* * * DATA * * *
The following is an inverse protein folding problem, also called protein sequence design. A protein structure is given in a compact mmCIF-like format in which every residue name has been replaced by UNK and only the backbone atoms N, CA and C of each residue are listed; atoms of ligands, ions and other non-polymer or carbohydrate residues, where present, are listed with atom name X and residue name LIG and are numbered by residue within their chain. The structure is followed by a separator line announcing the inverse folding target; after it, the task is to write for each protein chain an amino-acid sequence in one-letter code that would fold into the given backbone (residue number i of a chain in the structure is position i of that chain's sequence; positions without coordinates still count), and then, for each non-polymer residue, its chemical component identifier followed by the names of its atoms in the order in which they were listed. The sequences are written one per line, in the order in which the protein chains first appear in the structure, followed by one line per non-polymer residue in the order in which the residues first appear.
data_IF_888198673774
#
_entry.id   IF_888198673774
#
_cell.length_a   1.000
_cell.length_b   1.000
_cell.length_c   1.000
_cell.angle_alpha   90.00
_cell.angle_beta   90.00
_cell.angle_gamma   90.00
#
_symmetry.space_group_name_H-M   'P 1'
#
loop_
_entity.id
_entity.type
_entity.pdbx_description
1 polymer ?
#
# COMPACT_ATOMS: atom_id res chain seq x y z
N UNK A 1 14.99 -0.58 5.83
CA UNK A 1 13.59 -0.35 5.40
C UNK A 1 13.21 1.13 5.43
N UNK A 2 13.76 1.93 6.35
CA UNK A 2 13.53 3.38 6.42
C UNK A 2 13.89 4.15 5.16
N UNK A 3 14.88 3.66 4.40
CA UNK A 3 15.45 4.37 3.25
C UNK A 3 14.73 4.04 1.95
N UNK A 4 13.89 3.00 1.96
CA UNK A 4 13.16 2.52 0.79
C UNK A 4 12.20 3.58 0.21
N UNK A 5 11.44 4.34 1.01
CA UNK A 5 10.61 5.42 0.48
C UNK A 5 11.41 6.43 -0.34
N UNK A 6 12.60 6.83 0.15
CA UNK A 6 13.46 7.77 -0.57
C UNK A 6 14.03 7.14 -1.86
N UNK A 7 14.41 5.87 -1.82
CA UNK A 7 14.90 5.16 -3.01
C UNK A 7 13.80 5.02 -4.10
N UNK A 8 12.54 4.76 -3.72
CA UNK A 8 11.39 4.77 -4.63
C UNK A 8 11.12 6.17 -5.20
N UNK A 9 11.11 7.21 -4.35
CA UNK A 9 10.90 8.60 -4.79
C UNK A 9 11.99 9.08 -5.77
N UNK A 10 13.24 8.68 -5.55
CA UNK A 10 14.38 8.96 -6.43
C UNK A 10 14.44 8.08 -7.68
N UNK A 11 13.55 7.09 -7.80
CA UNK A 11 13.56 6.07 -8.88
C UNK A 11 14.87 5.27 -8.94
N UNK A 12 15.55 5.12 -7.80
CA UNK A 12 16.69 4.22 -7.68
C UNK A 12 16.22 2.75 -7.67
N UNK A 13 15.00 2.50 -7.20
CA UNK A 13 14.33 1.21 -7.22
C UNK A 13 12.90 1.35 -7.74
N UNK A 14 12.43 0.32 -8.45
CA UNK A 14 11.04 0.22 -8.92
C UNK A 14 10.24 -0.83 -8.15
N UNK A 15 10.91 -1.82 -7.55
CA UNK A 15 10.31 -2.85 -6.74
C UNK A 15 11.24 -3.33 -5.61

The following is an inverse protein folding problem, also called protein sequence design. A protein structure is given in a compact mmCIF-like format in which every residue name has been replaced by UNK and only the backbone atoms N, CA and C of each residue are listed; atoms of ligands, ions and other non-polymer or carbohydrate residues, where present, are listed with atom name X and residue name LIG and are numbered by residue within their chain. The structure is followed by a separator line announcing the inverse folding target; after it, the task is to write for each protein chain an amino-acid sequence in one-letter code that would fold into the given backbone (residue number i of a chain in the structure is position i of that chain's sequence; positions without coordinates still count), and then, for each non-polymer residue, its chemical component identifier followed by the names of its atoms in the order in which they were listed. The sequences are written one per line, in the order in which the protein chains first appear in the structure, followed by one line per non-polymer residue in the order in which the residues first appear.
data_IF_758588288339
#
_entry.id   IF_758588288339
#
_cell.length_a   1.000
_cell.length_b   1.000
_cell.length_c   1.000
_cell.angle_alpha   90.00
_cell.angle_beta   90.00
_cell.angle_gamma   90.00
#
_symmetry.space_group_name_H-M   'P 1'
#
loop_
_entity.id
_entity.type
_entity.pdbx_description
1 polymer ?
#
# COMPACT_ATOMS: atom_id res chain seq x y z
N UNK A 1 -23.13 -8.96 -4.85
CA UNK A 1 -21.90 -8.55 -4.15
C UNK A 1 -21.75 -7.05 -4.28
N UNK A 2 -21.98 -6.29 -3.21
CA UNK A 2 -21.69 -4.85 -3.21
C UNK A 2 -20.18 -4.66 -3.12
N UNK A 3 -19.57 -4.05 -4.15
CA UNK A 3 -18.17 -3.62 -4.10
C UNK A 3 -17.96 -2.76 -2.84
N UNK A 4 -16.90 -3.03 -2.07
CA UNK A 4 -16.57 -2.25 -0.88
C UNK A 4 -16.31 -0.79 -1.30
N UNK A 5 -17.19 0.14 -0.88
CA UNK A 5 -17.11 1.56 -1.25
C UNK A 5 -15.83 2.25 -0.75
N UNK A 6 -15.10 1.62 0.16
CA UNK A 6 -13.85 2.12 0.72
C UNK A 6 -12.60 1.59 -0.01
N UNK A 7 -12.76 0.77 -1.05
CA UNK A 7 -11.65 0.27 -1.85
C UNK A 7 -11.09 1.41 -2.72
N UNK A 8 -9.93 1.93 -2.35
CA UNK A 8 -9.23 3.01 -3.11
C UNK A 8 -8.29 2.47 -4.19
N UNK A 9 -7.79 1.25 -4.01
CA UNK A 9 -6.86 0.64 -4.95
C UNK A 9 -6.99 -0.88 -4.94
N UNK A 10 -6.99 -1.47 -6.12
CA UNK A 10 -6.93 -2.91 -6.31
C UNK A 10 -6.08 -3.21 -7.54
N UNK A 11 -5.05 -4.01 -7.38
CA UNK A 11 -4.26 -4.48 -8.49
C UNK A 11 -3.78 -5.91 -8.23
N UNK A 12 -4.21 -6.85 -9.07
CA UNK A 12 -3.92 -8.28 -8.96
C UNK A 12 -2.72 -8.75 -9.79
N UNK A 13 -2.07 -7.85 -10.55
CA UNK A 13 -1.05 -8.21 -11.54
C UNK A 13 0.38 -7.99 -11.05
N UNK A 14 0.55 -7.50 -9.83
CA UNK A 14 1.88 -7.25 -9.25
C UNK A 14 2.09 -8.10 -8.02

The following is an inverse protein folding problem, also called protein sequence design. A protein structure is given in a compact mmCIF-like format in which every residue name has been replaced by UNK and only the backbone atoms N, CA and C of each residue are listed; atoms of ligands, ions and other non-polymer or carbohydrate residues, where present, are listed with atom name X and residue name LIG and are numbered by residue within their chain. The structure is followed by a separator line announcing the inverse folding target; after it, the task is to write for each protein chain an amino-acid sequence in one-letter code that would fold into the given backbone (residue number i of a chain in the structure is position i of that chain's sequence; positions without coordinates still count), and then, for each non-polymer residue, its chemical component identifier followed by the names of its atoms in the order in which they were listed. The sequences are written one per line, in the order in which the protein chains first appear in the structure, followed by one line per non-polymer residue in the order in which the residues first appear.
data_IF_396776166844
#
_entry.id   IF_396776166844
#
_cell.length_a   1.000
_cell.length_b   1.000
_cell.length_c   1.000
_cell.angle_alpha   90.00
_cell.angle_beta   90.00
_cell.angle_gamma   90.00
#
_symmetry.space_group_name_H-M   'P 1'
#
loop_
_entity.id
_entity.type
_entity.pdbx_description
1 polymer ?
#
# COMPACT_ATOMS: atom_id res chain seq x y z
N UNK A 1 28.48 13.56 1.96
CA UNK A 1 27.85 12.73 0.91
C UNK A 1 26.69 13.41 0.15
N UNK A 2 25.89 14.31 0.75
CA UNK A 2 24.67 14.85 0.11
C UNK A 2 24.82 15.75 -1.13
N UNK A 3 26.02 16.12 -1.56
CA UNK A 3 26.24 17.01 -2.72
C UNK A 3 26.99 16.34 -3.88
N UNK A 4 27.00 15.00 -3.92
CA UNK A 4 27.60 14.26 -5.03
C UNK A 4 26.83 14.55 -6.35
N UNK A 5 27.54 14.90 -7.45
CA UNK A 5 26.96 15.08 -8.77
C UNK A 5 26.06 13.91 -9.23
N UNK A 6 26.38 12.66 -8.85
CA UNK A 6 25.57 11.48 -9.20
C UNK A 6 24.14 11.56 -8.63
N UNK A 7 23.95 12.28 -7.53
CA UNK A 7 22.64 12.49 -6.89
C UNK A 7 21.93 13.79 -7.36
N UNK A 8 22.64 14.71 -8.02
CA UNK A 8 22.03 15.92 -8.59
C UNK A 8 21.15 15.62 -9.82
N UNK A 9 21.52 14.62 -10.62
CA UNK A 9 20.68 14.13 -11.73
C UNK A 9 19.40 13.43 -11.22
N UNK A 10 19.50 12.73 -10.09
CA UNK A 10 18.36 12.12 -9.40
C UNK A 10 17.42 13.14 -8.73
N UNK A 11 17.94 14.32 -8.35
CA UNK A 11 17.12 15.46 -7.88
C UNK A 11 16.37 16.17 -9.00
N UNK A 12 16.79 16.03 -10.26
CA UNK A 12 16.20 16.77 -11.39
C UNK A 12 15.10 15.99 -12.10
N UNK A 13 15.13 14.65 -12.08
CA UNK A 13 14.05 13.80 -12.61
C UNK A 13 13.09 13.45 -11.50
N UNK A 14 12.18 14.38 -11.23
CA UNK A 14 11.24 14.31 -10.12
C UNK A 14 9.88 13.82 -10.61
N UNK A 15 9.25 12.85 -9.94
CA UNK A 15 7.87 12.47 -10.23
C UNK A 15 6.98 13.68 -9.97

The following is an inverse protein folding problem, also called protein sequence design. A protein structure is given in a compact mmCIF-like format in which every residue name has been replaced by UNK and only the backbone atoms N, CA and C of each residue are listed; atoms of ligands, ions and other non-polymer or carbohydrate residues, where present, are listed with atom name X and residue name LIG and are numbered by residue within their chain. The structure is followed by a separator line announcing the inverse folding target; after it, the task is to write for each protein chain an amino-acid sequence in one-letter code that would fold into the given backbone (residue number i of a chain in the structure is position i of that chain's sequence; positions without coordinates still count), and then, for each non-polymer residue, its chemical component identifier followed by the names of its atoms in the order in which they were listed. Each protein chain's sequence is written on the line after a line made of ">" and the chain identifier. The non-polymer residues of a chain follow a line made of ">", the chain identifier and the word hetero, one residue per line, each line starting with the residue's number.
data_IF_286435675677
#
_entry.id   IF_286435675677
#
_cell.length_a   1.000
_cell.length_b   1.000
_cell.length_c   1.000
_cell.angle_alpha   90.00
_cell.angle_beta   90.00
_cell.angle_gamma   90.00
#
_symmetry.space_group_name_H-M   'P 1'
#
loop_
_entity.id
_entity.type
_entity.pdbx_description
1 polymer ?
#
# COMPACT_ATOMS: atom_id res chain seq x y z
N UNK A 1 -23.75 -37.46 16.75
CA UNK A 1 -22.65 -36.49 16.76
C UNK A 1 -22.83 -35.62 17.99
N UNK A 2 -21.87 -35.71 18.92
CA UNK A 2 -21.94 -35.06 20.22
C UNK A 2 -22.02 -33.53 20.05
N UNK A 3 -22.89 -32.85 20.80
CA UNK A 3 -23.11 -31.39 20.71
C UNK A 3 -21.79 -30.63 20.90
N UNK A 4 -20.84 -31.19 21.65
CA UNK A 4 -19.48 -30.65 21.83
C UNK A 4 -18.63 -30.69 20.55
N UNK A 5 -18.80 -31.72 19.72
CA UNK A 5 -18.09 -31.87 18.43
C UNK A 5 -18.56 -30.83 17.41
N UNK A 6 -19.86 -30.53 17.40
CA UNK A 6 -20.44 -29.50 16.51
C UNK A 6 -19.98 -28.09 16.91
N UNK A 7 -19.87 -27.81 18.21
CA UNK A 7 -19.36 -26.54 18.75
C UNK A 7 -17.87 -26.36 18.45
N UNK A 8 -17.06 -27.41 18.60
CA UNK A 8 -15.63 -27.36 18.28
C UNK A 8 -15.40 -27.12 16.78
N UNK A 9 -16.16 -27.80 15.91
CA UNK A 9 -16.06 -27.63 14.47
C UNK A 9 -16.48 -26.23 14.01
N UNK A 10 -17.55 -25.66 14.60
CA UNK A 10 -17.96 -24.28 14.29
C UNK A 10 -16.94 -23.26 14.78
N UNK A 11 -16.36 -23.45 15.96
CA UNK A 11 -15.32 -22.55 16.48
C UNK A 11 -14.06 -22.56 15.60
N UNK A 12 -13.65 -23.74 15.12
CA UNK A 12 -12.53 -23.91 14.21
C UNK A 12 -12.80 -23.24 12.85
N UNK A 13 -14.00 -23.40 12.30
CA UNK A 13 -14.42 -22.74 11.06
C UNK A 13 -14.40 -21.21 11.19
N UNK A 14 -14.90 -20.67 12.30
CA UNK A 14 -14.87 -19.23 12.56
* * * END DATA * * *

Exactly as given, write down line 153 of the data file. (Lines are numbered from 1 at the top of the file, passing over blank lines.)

C UNK A 1 26.69 13.41 0.15